The researchers also developed and compared five scenarios to simulate possible policy interventions. The scenarios test the effect of supplementing municipal water supply with alternative retained and recycled water sources over the simulation period 2001 to 2040.
The business-as-usual scenario incorporates existing water management and conservation initiatives, including planned augmentation projects aimed at addressing the deficit in water supply. These projects include incremental actions to increase water supply by 350 million litres a day over the next 25 years. The second scenario evaluates the implementation of rainwater harvesting interventions; and the third looks at the impact of using grey water to supplement total water supply for both domestic and industry consumption. The fourth scenario investigates the use of potable-quality treated effluent to supplement municipal water supply, evaluating the effect of decentralised wastewater treatment plants on water supply stress. In the fifth scenario, the impacts of utilising all the interventions from the other four scenarios are simulated simultaneously.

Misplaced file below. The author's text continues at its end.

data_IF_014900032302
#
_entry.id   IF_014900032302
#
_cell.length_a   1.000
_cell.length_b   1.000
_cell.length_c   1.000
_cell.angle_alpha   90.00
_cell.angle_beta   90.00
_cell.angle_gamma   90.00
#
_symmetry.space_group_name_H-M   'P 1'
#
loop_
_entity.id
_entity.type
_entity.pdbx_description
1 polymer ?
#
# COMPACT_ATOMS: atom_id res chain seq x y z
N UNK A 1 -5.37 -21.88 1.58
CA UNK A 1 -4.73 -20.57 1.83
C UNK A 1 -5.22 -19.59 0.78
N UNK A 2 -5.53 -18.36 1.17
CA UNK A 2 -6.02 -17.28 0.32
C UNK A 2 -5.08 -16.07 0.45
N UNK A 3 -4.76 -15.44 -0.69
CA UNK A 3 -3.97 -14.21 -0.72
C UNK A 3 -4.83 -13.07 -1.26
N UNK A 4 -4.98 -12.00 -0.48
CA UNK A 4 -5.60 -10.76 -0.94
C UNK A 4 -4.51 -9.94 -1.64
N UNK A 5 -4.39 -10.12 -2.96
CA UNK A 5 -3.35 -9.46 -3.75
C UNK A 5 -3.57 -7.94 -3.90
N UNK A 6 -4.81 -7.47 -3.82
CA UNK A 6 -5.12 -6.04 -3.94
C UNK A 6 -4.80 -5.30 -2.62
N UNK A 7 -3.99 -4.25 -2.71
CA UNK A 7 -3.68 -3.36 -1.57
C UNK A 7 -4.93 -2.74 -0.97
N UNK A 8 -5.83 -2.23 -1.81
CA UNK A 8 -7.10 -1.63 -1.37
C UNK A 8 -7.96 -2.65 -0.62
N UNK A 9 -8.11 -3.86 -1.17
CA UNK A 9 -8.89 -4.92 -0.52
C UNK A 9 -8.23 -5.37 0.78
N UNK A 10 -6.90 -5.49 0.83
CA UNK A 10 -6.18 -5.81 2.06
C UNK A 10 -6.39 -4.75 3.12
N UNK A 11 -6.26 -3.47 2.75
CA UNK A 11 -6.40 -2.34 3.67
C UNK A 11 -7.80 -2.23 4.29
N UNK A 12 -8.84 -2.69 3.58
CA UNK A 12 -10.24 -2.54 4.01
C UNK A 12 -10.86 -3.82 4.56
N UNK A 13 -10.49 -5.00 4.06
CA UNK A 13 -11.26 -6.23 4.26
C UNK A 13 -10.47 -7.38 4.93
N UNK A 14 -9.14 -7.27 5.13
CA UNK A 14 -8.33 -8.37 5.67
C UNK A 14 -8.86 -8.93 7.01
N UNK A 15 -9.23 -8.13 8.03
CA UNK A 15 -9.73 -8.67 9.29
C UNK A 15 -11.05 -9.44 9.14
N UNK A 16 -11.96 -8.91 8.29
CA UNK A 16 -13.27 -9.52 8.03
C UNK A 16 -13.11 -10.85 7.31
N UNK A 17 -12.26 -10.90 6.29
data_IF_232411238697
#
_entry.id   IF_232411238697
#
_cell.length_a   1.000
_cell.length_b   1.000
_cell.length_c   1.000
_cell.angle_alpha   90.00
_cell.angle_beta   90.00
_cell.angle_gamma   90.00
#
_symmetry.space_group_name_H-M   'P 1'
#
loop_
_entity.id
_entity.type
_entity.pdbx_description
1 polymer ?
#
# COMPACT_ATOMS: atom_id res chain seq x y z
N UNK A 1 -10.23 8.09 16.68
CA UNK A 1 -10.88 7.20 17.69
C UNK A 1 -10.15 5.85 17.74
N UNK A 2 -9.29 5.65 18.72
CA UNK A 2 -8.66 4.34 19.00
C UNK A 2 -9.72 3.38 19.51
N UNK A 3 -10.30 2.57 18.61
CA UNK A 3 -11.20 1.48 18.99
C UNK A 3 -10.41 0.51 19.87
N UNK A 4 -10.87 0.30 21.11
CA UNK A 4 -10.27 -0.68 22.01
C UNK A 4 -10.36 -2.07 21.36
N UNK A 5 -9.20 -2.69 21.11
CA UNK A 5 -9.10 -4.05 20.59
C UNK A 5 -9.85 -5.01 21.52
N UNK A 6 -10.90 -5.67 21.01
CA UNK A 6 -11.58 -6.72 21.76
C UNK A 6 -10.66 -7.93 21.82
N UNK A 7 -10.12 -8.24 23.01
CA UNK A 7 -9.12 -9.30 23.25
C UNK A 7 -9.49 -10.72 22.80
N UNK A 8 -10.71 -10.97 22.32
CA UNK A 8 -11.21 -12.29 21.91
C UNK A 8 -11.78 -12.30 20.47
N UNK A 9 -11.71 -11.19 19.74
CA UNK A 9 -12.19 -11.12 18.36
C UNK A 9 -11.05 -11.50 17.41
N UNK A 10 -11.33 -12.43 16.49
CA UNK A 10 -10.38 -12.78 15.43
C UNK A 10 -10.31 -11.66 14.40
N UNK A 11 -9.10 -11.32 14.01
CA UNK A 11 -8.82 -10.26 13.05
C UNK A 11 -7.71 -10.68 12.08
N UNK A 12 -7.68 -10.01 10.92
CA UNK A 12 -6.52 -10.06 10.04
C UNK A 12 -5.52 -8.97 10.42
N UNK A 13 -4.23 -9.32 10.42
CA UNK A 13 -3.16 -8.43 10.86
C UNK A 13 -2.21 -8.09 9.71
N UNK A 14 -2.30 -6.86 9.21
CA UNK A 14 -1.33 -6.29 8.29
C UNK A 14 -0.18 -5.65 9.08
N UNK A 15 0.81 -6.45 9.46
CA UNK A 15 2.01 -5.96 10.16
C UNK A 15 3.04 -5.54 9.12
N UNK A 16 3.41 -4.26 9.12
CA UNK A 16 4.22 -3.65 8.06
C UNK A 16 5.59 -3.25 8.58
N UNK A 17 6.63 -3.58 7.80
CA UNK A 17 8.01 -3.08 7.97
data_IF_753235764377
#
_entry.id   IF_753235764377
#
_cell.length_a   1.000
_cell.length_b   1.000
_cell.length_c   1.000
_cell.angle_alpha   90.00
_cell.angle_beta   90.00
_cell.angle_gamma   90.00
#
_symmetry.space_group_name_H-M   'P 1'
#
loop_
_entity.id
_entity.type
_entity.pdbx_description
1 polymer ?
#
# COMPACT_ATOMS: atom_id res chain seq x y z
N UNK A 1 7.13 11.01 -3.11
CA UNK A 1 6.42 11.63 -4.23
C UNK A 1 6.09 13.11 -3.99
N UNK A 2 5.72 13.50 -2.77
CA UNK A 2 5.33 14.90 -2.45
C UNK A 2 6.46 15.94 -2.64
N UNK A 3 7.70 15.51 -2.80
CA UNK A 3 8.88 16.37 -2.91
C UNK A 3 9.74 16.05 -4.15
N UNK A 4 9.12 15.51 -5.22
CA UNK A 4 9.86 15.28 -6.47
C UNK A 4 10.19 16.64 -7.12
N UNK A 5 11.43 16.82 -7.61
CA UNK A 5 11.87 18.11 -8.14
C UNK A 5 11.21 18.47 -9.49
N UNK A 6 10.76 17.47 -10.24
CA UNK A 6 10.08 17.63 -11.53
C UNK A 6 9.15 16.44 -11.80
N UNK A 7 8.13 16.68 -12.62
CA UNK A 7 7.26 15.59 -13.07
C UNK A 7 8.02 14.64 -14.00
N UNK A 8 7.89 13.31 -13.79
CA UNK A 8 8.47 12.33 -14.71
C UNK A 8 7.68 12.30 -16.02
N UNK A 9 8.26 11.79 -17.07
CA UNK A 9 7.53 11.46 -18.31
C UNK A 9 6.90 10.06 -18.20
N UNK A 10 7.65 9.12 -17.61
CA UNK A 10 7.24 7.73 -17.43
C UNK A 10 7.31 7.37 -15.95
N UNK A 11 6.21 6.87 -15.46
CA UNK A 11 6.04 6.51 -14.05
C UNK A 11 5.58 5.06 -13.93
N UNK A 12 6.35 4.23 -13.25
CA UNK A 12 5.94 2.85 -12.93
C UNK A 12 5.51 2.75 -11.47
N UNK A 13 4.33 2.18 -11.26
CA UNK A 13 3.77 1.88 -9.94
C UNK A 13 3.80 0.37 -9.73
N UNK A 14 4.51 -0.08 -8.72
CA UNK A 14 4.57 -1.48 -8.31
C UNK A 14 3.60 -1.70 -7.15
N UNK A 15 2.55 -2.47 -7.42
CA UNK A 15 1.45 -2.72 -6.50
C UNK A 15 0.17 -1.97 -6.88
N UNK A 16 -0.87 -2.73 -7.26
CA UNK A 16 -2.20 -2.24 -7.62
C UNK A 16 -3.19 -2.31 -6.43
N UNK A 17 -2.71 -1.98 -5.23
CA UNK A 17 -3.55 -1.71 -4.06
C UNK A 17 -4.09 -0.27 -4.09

The researchers say the fifth scenario is the only one resulting in a water stress of below 1 for the duration of the simulation period, which means that total municipal water supply capacity is more than the demand by domestic and industrial users.